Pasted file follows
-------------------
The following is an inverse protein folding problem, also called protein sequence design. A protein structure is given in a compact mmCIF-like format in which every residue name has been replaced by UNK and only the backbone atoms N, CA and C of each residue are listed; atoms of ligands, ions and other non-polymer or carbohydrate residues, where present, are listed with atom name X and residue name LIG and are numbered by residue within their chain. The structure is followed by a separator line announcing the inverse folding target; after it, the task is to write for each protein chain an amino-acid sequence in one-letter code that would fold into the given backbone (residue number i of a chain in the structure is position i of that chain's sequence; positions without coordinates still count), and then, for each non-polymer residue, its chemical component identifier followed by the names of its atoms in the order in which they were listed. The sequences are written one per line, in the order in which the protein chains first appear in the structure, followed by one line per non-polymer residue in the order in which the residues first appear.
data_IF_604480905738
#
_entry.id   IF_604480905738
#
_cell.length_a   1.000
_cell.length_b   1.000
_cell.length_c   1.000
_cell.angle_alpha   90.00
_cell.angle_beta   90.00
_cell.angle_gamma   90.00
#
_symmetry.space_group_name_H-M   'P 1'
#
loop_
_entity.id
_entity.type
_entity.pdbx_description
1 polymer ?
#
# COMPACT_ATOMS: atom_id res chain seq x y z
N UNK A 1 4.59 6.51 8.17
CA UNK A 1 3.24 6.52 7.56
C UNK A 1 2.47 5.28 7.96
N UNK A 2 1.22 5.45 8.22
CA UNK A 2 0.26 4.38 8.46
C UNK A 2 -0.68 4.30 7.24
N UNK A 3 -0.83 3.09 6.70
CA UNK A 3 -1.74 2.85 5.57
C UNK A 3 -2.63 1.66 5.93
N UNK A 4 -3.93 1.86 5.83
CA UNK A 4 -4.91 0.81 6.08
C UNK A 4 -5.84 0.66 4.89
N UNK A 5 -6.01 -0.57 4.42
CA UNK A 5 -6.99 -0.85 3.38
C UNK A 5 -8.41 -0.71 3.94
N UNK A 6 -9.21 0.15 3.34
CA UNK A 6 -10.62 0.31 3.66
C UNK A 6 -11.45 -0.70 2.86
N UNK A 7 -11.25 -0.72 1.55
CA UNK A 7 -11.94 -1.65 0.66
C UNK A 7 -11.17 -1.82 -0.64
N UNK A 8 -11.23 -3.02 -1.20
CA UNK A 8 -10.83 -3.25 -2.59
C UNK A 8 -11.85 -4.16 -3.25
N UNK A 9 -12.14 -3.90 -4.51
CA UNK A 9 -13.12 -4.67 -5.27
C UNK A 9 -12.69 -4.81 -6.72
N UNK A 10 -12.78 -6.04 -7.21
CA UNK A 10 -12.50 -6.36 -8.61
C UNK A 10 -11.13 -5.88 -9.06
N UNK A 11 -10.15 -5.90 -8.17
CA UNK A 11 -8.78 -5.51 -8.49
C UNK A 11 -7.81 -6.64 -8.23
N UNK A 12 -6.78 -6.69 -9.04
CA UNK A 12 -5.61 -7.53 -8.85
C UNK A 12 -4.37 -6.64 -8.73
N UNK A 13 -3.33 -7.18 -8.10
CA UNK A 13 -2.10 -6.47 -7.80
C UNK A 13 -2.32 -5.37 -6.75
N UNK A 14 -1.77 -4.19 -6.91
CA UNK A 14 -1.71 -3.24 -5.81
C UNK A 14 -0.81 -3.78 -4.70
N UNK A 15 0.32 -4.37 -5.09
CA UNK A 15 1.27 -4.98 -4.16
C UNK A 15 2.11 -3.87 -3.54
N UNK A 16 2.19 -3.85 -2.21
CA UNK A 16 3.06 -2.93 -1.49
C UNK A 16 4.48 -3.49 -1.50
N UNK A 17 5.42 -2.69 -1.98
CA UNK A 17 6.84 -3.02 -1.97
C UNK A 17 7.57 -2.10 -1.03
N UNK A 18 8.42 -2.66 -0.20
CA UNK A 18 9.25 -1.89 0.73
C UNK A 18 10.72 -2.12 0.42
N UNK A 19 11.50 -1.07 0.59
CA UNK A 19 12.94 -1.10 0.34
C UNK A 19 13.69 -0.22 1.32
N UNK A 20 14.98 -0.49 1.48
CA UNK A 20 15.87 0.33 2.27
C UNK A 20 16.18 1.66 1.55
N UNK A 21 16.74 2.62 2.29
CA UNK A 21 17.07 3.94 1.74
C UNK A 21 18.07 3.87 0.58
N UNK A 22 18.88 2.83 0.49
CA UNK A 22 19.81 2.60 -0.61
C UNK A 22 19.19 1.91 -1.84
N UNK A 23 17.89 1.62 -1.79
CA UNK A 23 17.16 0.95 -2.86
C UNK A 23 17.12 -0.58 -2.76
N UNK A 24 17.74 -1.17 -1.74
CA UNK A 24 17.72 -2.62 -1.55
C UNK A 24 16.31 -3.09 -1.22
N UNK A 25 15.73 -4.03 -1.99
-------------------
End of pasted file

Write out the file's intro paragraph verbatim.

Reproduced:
The following is an inverse protein folding problem, also called protein sequence design. A protein structure is given in a compact mmCIF-like format in which every residue name has been replaced by UNK and only the backbone atoms N, CA and C of each residue are listed; atoms of ligands, ions and other non-polymer or carbohydrate residues, where present, are listed with atom name X and residue name LIG and are numbered by residue within their chain. The structure is followed by a separator line announcing the inverse folding target; after it, the task is to write for each protein chain an amino-acid sequence in one-letter code that would fold into the given backbone (residue number i of a chain in the structure is position i of that chain's sequence; positions without coordinates still count), and then, for each non-polymer residue, its chemical component identifier followed by the names of its atoms in the order in which they were listed. The sequences are written one per line, in the order in which the protein chains first appear in the structure, followed by one line per non-polymer residue in the order in which the residues first appear.